As you may know from Simplified Strategic Planning, we tend to counsel companies to pursue either the low cost/price strategy (think Henry Ford or Sam Walton) or one of the two specialty strategies, differentiation or niche strategies. All three are good, but we tend to favor the specialty strategies because the profit margins are higher. This interest in margins is not just because we like making money – though we do. It’s also because margins give us strategic flexibility. You can keep your profit, of course, but you can also invest it in growth, employees and product improvements. Strategically invested, these things can reduce the negative impacts of competitive moves, environmental pressures and other assumption errors.
The high margin strategy has some basic ground rules that are worth examining.
Charge what your product/service is worth, not what it costs
This is a tough one for many, because we usually can know our costs better than anything else. You really have to look at the market from the customer’s perspective to see the value, and that means knowing what their choices are and what value the differences you provide add to the customer’s perception of value. If you are a manufacturer, it means getting away from thinking in terms of pounds of raw material (for example), and if you are in a service business, you must let go of thinking in terms of hours. Commodity buyers think this way and want to think this way. Your commodity competitors also want you to think this way. This thinking is the opposite of selling a package, a system, an experience or a solution. You must sell a lot more of anything to turn a profit selling by the pound or hour.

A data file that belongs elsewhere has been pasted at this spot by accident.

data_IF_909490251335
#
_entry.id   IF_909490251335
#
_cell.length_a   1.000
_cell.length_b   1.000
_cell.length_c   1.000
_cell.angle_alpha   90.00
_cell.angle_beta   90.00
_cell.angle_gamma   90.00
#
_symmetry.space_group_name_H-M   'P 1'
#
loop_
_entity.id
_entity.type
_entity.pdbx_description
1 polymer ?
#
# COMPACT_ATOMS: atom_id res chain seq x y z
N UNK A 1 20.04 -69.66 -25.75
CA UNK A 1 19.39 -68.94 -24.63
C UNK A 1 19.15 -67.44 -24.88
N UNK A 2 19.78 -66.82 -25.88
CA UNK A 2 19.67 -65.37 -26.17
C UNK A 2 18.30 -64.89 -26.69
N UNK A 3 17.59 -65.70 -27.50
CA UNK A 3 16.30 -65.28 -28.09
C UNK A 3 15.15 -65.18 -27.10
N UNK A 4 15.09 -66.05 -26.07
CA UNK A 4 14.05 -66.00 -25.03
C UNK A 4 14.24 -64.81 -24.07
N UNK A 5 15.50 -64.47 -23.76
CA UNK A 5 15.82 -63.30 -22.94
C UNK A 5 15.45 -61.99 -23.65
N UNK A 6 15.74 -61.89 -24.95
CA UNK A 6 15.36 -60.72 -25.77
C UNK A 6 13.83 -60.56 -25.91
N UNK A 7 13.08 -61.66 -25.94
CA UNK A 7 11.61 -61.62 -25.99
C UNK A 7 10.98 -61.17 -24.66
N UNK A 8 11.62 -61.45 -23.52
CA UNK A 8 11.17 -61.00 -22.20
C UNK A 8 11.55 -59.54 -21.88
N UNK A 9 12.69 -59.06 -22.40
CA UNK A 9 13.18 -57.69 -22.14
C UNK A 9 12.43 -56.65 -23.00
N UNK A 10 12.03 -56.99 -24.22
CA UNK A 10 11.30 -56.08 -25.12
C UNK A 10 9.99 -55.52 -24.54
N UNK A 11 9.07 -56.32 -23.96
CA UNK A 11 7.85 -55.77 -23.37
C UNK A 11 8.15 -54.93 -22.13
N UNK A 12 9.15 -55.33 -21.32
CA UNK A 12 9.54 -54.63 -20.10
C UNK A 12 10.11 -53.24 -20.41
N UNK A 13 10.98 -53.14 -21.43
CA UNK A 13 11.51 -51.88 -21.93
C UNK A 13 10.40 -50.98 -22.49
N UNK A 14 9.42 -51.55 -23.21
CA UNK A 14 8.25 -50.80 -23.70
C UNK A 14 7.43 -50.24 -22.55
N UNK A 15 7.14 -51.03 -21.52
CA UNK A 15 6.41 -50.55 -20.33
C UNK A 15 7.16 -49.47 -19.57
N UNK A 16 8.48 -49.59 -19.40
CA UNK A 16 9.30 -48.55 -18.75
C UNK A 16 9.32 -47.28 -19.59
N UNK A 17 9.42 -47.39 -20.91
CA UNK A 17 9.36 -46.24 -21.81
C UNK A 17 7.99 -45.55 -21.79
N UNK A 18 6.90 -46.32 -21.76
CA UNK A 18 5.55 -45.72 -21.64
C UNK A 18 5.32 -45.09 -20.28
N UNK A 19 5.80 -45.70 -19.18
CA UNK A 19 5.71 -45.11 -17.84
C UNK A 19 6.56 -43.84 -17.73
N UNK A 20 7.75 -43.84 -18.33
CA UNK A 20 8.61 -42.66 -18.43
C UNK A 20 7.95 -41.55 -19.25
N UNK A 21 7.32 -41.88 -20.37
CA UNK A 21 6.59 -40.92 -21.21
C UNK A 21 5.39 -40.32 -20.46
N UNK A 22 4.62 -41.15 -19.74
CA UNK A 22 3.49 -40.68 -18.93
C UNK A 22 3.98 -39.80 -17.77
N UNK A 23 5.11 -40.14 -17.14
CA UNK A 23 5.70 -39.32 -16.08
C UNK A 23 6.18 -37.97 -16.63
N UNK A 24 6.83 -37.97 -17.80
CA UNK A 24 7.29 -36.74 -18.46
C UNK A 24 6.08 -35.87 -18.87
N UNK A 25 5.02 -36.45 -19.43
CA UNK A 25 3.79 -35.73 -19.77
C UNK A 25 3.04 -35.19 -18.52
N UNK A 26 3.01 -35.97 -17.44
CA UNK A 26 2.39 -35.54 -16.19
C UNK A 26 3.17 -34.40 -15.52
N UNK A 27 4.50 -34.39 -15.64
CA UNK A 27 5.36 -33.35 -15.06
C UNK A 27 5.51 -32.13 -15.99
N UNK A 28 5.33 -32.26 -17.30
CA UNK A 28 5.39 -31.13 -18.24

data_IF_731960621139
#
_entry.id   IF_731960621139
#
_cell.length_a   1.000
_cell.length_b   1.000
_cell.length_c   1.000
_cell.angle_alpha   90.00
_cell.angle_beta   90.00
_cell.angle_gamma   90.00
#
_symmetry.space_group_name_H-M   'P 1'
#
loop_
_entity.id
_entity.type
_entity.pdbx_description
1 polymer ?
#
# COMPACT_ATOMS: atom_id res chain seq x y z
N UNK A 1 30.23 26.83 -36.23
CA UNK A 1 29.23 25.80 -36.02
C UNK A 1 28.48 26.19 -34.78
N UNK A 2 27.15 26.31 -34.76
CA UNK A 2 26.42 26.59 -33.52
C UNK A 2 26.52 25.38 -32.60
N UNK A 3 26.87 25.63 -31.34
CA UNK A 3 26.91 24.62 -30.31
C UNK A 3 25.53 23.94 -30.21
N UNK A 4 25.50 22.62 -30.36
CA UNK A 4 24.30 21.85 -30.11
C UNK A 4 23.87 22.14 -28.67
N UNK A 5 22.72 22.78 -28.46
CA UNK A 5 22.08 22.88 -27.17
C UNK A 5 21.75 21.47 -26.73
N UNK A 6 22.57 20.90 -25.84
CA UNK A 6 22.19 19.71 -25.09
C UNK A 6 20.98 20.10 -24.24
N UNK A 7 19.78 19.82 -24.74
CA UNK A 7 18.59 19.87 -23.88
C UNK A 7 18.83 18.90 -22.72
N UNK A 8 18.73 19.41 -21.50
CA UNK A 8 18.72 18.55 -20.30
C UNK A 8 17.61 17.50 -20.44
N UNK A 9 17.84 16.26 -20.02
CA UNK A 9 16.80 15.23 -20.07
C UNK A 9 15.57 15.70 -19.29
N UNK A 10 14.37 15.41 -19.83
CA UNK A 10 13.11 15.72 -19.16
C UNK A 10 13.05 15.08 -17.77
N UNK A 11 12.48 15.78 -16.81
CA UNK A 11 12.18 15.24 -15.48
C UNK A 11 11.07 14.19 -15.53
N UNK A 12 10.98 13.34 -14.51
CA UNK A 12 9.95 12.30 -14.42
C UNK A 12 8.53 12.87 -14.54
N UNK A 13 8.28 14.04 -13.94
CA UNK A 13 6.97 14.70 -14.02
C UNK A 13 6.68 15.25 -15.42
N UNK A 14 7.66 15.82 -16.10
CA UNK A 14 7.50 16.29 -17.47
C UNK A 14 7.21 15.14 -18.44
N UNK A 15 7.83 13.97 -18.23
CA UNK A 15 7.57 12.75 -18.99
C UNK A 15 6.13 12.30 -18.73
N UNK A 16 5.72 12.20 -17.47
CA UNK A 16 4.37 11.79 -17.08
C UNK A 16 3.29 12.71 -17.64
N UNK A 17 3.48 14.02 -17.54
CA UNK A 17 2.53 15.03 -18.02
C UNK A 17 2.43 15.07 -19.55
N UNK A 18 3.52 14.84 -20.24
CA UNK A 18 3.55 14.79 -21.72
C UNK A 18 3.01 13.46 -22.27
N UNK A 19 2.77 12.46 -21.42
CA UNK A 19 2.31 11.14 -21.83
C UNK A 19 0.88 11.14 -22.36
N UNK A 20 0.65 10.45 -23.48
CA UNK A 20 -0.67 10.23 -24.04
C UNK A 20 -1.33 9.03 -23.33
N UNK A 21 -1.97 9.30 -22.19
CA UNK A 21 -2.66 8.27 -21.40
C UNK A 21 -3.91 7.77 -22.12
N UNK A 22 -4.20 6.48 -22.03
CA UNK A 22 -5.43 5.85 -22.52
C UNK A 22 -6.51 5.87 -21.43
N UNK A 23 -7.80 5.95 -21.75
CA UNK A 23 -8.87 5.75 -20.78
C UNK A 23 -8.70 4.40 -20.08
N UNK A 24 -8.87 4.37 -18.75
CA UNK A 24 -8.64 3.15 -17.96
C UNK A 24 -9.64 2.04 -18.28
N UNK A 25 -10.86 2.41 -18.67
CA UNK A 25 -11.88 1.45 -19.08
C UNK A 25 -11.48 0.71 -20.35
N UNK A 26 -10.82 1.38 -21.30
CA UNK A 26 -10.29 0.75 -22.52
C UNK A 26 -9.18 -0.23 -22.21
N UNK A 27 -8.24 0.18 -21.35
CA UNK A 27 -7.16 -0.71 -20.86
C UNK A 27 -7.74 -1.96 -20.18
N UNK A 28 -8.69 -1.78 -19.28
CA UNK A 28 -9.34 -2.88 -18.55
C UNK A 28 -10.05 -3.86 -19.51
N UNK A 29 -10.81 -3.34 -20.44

Prioritize adding real value over reducing costs
Many of us learn cost accounting as a part of our management training. Costs are easy to focus on, because they are measurable. It’s hard to measure how much more an Apple product or a vacation at Disney World is worth. When we examine investments of time or money, we often prioritize things that give us measurable payback, and that drives cost-oriented behavior. Make sure you remember that the high-margin customer is always looking for something beyond the price – and failure to deliver that will cost you the customer.
Let the price driven customer go to your competitors
One of the hardest things to do is let go of customers. A tiny bit of thought will remind you that no company can be the best for all customers. Trying to be the best for all customers will make you second best for everyone. This means you must let some customers go to your competition – and strategically choose the low-margin customers as the ones you lose will improve your profitability. Let your competitors have those headaches – your strategic choice is going after customers who are a headache because they are more demanding, rather than cheap.
Don’t allow customers to have any reasons not to like your product/service
One of the toughest things to understand is that you may have to spend real effort – both time and money – making your product/service truly the best. It may increase the price. It may decrease your margins (temporarily). But the best price doesn’t go to the second-best product, in most situations. You will have to earn those margins by understanding what’s truly important to customers, even when they may not know themselves.
We’ve found that companies that follow these four rules get higher prices for their products/services, and command real loyalty from the higher margin customers.
If you’d like help understanding how to make these rules work to build margins for your company, get in touch and we’ll help you lay out a terrific map to success in doing so. Consider holding a one-day workshop on Simplified Strategic Planning.
M. Dana Baldwin is Senior Strategist with Center for Simplified Strategic Planning, Inc. He can be reached by email at: firstname.lastname@example.org